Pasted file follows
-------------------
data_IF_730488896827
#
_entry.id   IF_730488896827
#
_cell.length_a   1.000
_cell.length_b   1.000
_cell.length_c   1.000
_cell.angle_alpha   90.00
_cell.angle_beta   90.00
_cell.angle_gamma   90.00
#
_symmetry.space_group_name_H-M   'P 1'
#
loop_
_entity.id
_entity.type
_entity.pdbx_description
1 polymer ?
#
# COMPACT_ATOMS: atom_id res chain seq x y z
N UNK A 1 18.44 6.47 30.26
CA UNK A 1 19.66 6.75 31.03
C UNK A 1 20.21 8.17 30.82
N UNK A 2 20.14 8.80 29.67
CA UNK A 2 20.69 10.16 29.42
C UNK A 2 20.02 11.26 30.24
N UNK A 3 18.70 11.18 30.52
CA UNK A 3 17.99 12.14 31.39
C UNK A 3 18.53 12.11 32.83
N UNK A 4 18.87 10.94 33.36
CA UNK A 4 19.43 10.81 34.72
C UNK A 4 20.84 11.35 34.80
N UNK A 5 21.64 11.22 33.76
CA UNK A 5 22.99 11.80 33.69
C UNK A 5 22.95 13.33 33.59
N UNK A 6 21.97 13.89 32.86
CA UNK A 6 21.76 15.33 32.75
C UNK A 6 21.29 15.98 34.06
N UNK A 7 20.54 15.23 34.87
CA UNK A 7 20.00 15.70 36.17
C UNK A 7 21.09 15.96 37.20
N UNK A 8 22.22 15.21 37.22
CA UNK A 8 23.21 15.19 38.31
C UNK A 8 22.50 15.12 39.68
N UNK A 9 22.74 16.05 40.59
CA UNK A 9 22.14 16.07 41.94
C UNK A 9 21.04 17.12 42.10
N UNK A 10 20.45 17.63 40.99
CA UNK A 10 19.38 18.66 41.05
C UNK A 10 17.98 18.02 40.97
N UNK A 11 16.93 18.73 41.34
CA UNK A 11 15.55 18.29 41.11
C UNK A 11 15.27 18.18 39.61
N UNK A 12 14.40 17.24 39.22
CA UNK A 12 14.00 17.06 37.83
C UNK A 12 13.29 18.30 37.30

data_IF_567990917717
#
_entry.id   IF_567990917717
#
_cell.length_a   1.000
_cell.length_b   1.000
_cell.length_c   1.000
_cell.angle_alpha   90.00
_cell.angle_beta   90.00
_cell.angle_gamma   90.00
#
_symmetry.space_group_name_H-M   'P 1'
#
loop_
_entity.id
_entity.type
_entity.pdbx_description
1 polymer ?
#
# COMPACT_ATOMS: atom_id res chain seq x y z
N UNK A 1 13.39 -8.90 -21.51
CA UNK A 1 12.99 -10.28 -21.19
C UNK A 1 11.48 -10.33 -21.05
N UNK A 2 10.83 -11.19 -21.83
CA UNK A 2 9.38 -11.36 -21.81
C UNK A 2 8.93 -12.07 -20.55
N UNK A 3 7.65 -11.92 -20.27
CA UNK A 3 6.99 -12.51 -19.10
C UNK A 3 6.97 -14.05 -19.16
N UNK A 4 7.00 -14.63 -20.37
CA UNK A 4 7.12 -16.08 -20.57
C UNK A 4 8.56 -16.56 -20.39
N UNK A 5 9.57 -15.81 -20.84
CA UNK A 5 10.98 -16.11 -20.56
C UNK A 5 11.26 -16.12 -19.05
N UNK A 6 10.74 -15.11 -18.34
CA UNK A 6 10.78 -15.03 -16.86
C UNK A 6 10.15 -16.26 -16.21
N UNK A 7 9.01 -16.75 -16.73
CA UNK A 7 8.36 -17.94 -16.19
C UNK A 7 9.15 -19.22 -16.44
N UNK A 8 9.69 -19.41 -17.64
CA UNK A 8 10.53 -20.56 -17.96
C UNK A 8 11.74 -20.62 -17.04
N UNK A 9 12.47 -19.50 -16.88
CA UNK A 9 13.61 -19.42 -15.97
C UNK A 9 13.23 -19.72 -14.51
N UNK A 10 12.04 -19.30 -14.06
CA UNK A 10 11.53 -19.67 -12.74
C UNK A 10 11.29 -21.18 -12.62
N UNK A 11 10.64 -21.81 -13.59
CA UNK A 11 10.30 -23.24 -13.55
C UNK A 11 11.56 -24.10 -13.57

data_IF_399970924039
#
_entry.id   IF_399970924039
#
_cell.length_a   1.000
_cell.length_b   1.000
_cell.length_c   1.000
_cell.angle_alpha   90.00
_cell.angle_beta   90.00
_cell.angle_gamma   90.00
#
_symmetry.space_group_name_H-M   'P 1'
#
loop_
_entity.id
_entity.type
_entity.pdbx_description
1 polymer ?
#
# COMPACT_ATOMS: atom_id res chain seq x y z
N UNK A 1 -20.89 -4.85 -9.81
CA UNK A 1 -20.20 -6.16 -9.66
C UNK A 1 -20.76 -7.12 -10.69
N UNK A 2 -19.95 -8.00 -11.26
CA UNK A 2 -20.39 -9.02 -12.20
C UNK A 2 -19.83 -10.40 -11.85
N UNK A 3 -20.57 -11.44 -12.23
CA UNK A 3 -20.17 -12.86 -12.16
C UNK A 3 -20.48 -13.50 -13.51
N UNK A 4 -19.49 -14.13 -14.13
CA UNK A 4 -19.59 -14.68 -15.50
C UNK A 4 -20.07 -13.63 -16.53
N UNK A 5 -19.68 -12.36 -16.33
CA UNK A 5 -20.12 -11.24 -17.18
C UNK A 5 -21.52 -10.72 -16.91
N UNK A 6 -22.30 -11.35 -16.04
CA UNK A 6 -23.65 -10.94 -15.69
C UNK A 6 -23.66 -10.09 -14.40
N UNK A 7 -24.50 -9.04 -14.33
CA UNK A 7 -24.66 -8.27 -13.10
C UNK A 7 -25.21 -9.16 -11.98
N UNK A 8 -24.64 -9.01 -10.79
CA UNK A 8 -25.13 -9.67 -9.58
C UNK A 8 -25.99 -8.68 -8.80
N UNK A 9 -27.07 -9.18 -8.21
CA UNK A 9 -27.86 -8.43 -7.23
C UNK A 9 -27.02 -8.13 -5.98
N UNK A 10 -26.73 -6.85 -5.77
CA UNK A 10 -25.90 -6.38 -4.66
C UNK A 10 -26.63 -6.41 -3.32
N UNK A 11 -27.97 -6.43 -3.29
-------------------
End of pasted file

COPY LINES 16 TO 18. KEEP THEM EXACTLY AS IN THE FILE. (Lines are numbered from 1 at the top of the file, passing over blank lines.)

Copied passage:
_entity.type
_entity.pdbx_description
1 polymer ?